Today, U.S. Senator Thom Tillis (R-NC) joined a group of eight senators and two representatives to introduce a bipartisan, bicameral bill that will use revenues from energy production on federal lands to help pay for the over $11 billion maintenance backlog at our national parks. That backlog includes $215 million for projects in the Great Smoky Mountains National Park as well as the $35.2 million in outstanding debt owed to Swain County for rebuilding the North Shore Road.

CLICK HERE to watch Senator Tillis speak.
 
Joining Senator Tillis are Senators Lamar Alexander (R-TN), Angus King (I-ME), Steve Daines (R-MT), Martin Heinrich (D-NM), Shelley Moore Capito (R-WV) Joe Manchin (D- WV), Cory Gardner (R-CO) and Representatives Mike Simpson (R-ID) and Kurt Schrader (D-OR). The group has been working with Interior Secretary Ryan Zinke on the National Park Restoration Act, which will help restore and rebuild roads, buildings, campgrounds, trails and water systems to preserve our country’s national parks for the next generation of visitors. 
 
“America was blessed with stunning landscapes that attract visitors from all over the world and add substantial economic and cultural value in regions like Western North Carolina,” said Senator Tillis. “We must actively work to rebuild and improve our National Parks, including the $215 million backlog in the Great Smoky Mountains and $35 million outstanding obligations to rebuild a road in Swain County that was destroyed in 1943. I want to thank Senator Alexander for taking an active lead to tackle deferred maintenance projects across the country and in the National Park our states share.”
 
“This legislation will help address the over $11 billion maintenance backlog at our national parks, including the $215 million backlog of projects in the Great Smoky Mountains National Park,” Senator Alexander said. “The Great Smoky Mountains National Park is one of America’s greatest treasures – and it has a tremendous economic impact in East Tennessee, attracting nearly twice the visitors of any other national park. Addressing the maintenance backlog will help attract even more visitors and create more jobs for Tennesseans. We must continue to work together to find solutions to the many challenges facing our public lands, and this legislation takes an important step toward doing that.”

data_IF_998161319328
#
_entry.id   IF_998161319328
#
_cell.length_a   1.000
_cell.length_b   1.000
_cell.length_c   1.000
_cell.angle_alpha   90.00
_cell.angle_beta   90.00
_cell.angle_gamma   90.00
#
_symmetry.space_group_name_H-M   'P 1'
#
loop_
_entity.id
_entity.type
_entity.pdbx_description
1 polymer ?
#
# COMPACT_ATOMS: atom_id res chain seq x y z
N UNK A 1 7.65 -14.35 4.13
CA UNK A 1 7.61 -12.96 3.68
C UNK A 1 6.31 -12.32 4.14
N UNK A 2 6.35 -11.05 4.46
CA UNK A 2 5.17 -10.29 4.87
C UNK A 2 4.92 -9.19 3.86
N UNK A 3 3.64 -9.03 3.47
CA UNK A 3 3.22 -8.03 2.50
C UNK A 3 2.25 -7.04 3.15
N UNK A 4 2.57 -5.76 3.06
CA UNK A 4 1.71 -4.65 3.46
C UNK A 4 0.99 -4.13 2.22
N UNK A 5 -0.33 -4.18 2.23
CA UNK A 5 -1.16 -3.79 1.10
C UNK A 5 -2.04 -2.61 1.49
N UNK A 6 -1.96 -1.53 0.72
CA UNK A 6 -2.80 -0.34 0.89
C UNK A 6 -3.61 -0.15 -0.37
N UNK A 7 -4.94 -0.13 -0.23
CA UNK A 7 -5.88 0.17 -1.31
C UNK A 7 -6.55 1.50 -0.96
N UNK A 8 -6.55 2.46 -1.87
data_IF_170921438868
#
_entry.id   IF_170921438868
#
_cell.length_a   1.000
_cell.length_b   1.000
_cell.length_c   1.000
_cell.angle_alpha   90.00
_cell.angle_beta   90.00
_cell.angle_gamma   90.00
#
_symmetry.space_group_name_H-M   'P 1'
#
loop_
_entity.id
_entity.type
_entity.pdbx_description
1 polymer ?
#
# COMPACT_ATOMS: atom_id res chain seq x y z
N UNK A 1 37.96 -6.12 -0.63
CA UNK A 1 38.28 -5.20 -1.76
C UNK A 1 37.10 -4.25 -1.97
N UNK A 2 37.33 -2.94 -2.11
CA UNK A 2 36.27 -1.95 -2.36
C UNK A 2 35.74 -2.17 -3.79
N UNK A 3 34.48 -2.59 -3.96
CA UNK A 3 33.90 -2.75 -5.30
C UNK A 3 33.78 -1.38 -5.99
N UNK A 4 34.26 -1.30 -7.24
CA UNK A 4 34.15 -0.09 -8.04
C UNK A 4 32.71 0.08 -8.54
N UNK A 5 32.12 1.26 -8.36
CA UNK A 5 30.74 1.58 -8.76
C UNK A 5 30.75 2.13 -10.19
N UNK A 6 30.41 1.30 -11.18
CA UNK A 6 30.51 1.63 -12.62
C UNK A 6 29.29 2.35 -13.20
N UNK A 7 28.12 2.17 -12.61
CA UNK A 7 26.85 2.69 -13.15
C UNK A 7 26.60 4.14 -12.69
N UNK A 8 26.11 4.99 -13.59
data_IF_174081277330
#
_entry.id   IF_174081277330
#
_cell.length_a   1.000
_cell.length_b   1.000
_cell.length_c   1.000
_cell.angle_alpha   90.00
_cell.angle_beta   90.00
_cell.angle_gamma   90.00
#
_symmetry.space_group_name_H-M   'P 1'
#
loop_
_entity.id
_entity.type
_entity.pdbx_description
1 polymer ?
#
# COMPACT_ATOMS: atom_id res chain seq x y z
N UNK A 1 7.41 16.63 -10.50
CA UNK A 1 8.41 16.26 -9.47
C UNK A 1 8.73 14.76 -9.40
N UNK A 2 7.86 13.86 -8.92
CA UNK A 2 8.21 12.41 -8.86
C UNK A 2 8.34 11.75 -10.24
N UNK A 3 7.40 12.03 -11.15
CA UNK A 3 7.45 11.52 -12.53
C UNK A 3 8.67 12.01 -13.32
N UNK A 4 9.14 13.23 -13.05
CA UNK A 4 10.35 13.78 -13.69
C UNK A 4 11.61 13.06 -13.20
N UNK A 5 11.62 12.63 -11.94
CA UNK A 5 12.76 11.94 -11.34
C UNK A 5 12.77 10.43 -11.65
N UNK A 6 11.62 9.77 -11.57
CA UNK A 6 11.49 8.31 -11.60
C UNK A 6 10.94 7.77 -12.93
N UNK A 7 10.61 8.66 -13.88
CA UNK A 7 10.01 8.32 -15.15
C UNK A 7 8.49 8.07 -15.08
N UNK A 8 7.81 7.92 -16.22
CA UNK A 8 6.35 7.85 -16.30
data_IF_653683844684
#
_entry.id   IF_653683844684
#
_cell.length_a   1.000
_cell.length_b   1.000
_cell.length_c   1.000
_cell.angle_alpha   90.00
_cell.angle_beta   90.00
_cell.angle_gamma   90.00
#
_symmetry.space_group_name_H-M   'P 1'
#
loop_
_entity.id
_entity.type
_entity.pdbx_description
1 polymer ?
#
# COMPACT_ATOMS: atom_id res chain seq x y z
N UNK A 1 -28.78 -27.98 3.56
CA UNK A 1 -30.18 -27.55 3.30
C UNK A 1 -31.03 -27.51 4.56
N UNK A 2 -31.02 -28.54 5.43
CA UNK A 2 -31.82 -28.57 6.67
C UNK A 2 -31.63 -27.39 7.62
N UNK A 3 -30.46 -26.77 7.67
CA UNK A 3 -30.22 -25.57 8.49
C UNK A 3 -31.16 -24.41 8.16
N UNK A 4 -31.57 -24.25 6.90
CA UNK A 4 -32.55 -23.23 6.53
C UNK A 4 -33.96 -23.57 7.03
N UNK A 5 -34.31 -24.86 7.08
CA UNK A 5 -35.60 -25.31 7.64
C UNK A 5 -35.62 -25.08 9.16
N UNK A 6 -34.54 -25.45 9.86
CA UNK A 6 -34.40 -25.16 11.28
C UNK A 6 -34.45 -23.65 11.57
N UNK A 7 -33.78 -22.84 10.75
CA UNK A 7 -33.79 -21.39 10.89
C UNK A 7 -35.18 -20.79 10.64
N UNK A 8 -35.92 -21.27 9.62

“Introduction of this legislation is monumental to the growth of the economies of Swain, Jackson and Haywood Counties,” said North Carolina Representative Mike Clampitt. “I am very pleased at the cooperation and leadership of President Trump, Senator Tillis, Senator Burr, Representative Meadows and Secretary of Interior Ryan Zinke to bring this very long and frustrating Road Agreement issue to closure for the citizens of Swain County. This bipartisan effort exemplifies the advantages of parties working together for the benefit of everyone. My gratitude also extends to our neighbor, Senator Lamar Alexander, for his assistance and leadership in the maintenance and upgrading of our Park facilities. These have been neglected for too long.  Swain and Haywood Counties are home to a vast majority of the North Carolina side of the Great Smoky Mountain National Park and passage of this legislation will greatly benefit this entire area.”
 
The National Park Restoration Act:
 
  • Creates the National Park Restoration Fund to provide mandatory funding for the high-priority deferred maintenance needs that support critical infrastructure and visitor services at our national parks.
  • Provides mandatory funding for the maintenance backlog on top of annual appropriations for operations and construction at the National Park Service.
  • The fund receives 50 percent of onshore and offshore revenues from energy production on federal lands over expected amounts that are not already allocated to other purposes. 
  • Protects payments to states, the Land and Water Conservation Fund, the Reclamation Fund, and all other existing uses of onshore and offshore revenues. These existing uses will receive all of their funding before the National Park Restoration Fund receives any funding.
 
The backlog of infrastructure projects at our national parks can limit access and impair visitor experiences and recreation opportunities, and without additional funding, the backlog could continue to grow. The National Park Service (NPS) maintenance backlog is nearly four times what NPS receives in annual appropriations. In Fiscal Year 2017 the NPS’ deferred maintenance needs were $11.6 billion – that same fiscal year, NPS received $2.9 million in annual appropriations.
 
President Trump and Secretary Zinke have made addressing the growing maintenance backlog a top priority. 

 

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